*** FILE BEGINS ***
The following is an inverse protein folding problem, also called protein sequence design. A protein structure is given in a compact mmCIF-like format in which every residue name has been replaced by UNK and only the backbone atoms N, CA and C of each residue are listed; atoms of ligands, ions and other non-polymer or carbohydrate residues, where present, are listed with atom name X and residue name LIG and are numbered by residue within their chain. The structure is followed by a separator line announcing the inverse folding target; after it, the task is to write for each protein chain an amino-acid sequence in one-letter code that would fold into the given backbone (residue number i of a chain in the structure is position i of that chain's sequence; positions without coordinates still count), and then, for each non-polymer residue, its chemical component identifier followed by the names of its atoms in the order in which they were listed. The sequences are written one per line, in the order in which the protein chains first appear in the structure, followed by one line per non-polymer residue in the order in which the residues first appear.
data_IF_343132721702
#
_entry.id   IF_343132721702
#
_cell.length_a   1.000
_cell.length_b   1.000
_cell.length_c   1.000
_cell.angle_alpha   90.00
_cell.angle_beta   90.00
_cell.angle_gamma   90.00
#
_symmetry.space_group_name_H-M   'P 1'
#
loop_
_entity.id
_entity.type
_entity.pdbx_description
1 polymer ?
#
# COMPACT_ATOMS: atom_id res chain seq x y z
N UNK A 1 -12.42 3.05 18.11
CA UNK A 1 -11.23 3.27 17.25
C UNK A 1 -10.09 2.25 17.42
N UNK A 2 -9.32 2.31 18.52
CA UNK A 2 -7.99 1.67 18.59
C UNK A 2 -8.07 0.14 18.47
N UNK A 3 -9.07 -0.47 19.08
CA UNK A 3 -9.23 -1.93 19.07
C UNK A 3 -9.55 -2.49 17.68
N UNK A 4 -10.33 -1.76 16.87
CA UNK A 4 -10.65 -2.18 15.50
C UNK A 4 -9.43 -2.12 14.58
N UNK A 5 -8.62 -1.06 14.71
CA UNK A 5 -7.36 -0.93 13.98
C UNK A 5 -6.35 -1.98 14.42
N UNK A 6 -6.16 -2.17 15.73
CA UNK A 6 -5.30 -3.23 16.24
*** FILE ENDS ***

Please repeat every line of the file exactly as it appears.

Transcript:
The following is an inverse protein folding problem, also called protein sequence design. A protein structure is given in a compact mmCIF-like format in which every residue name has been replaced by UNK and only the backbone atoms N, CA and C of each residue are listed; atoms of ligands, ions and other non-polymer or carbohydrate residues, where present, are listed with atom name X and residue name LIG and are numbered by residue within their chain. The structure is followed by a separator line announcing the inverse folding target; after it, the task is to write for each protein chain an amino-acid sequence in one-letter code that would fold into the given backbone (residue number i of a chain in the structure is position i of that chain's sequence; positions without coordinates still count), and then, for each non-polymer residue, its chemical component identifier followed by the names of its atoms in the order in which they were listed. The sequences are written one per line, in the order in which the protein chains first appear in the structure, followed by one line per non-polymer residue in the order in which the residues first appear.
data_IF_343132721702
#
_entry.id   IF_343132721702
#
_cell.length_a   1.000
_cell.length_b   1.000
_cell.length_c   1.000
_cell.angle_alpha   90.00
_cell.angle_beta   90.00
_cell.angle_gamma   90.00
#
_symmetry.space_group_name_H-M   'P 1'
#
loop_
_entity.id
_entity.type
_entity.pdbx_description
1 polymer ?
#
# COMPACT_ATOMS: atom_id res chain seq x y z
N UNK A 1 -12.42 3.05 18.11
CA UNK A 1 -11.23 3.27 17.25
C UNK A 1 -10.09 2.25 17.42
N UNK A 2 -9.32 2.31 18.52
CA UNK A 2 -7.99 1.67 18.59
C UNK A 2 -8.07 0.14 18.47
N UNK A 3 -9.07 -0.47 19.08
CA UNK A 3 -9.23 -1.93 19.07
C UNK A 3 -9.55 -2.49 17.68
N UNK A 4 -10.33 -1.76 16.87
CA UNK A 4 -10.65 -2.18 15.50
C UNK A 4 -9.43 -2.12 14.58
N UNK A 5 -8.62 -1.06 14.71
CA UNK A 5 -7.36 -0.93 13.98
C UNK A 5 -6.35 -1.98 14.42
N UNK A 6 -6.16 -2.17 15.73
CA UNK A 6 -5.30 -3.23 16.24